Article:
A Black Lives Matter (BLM) activist who led the protest in toppling of Edward Colston’s statue in the UK, has been jailed for two and half years for defrauding donors.
Xahra Saleem spent over £30,000 ($36,000) from donations earmarked for charity so she could enjoy her lavish lifestyle.
The activist, 23, helped mastermind the headline-grabbing BLM demo in Bristol in June 2020, which saw trader Colston’s statue toppled and dumped in the harbor.
Following a police investigation into a GoFundMe page called ‘BristBLM,’ Saleem admitted fraud.
The BLM activist received £32,344 in donations from a total of 558 individual contributions, before she was caught ans subsequently jailed.
However, she spent the money on her lifestyle, this included:
Hair and beauty appointments
Bristol Crown Court heard that she also spent £6,000 on Uber rides.
Xahra Saleem helped organise the toppling of Edward Colston's statue in Bristol. She went on to defraud the public of £30,000 in donations for her BLM cause.— David Atherton (@DaveAtherton20) October 31, 2023
She spent the money on rent, ubers, hair & beauty appointments.
Bristol Crown Court jailed for two-and-a-half years. pic.twitter.com/5rJl6DPxSH
The Daily Mail reported:
Saleem, of Romford, Essex, was jailed for two-and-a-half years at a sentencing hearing today.
Defending, Tom Edwards, said she was left ‘extremely sorry’ and said Saleem was only 20 when she was trusted with a very large amount of money and was living away from home for the first time.
She had also been drinking heavily and taking drugs at the time and had mental health issues.
Directors of Changing Your Mindset went so far as to say one young person who died might have been saved if they had been able to continue – as their relationship with the community deteriorated.
The man – Saleem’s cousin – was the victim of a stabbing, but her defense said it was not something that could be attributed to her.
In her sentencing, Saleem was described by Alistair Haggerty, prosecuting, as a ‘prominent figure’ in the city.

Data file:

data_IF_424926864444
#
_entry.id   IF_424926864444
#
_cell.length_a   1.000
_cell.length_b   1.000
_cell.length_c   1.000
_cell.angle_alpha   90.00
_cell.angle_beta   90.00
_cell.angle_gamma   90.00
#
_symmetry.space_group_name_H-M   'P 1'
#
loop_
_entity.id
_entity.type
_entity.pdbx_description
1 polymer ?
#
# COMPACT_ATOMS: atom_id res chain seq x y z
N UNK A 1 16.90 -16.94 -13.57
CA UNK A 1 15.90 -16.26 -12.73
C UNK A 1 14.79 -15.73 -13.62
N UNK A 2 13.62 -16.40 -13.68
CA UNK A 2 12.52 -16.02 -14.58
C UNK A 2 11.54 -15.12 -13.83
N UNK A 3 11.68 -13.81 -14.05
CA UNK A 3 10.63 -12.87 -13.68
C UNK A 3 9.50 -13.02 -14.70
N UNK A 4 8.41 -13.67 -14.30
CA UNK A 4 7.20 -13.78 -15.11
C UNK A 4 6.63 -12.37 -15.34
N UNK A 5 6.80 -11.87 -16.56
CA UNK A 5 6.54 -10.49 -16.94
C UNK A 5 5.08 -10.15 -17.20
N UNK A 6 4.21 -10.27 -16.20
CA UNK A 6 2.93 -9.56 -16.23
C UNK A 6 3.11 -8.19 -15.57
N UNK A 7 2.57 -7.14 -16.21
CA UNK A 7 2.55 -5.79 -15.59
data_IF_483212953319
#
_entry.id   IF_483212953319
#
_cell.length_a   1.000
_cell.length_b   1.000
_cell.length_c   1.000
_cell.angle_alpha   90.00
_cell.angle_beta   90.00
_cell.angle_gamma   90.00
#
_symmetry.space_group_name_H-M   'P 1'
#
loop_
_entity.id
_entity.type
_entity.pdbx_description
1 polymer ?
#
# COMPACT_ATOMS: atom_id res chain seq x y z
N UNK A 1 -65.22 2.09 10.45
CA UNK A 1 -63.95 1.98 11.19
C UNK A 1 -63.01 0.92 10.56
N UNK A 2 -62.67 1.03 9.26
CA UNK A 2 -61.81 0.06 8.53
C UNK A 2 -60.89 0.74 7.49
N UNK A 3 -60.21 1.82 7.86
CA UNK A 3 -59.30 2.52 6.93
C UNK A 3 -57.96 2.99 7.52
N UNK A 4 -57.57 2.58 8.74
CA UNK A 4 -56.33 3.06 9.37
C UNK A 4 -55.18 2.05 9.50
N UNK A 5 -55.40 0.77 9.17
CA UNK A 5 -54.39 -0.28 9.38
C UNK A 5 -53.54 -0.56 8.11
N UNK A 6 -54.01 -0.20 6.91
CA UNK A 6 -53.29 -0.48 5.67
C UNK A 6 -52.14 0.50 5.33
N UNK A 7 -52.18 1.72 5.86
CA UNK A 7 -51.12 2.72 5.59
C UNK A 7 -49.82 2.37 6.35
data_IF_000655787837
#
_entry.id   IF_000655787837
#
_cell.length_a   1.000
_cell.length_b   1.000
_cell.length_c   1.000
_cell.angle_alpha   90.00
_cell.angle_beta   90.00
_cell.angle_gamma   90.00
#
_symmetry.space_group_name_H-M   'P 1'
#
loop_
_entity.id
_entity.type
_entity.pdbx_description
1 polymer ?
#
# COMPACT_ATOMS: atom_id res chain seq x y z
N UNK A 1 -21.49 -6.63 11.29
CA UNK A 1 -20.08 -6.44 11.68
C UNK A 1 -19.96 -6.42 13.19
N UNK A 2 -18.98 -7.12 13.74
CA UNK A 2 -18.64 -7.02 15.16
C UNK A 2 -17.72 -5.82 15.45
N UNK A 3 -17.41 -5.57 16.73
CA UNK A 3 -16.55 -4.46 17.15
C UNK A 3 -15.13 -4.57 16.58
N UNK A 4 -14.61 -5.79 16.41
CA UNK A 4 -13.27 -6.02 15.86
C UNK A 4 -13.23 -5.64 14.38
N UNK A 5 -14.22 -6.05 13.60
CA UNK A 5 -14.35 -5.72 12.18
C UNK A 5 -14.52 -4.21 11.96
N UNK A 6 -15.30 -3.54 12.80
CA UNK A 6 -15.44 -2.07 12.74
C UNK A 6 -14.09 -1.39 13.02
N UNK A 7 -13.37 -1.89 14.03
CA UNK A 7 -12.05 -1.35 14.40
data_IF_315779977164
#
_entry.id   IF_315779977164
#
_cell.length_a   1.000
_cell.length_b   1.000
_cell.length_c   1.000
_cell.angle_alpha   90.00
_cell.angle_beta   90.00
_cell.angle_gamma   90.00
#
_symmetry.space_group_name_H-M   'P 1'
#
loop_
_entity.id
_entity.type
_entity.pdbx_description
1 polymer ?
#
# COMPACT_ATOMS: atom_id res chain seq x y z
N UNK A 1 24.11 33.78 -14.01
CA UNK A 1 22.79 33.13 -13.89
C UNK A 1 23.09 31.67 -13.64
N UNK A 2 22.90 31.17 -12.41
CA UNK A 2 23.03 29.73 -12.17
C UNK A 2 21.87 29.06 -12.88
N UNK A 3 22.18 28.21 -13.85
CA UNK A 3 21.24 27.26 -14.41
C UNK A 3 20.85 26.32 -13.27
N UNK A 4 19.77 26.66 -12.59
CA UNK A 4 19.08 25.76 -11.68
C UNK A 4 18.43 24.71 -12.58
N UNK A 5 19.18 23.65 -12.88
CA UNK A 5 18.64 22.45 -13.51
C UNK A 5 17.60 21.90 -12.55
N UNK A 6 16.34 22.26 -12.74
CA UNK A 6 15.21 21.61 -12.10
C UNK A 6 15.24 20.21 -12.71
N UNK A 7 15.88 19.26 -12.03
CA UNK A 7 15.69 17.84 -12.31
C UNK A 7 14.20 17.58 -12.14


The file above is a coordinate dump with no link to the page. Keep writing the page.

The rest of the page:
But he said she ‘succumbed to temptation’ as she splurged on purchases for herself.
As she was questioned why the money had not reached the charity, she claimed that Black Lives Matter had advised her not to, among other excuses.
Other organizers of the controversial protest were left horrified by her crimes – saying the community had lost trust in them, making directors decide to close the charity.
Rebecca Scott – who was awarded an MBE for supporting disadvantaged communities in Bristol – told the court: “This felt like our chance to really have an impact.”
She explained that they were ‘blown away’ by how much money was raised but were left feeling ‘complicit’ in Saleem’s crimes.
Judge Michael Longman said the activist’s victims included the young people she promised to help, telling the court: “Your dishonest behavior continued for a substantial amount of time.”
“There were a large number of victims. You must have realized how much your behavior would affect so many people.”
In a statement released after the hearing, Jay Daley and Deneisha Royal from the youth group Changing Your Mindset said they continued to feel let down.
“It doesn’t feel that justice has been fully served as we are unlikely to get back the money from her. It feels like we are being punished.”
“It saddens me that a member of our community could do this to us because they knew and understood the goal we set out to achieve in order to positively change our community.”
“For me, the group was a safe place. A refuge that I could relax without concern for my safety.”
“For some members, it was an opportunity to cook a meal, collect donations, and receive support for mental health as well as learn about new things such as employment opportunities.”
“If we were to get the money back, we would go on the trip, and members of the group would reestablish the group and make changes to the community and use time on the trip to plan for this.”
Saleem had set up the crowdfunding page to raise money for face masks and other equipment to help facilitate the march legally, given it was taking place at the time of the Covid-19 pandemic.
An agreement is said to have been made that any excess funds would go to charity Changing Your Mindset Ltd – which was a youth group based in the St Pauls area of Bristol – so young people could go on a trip to Africa.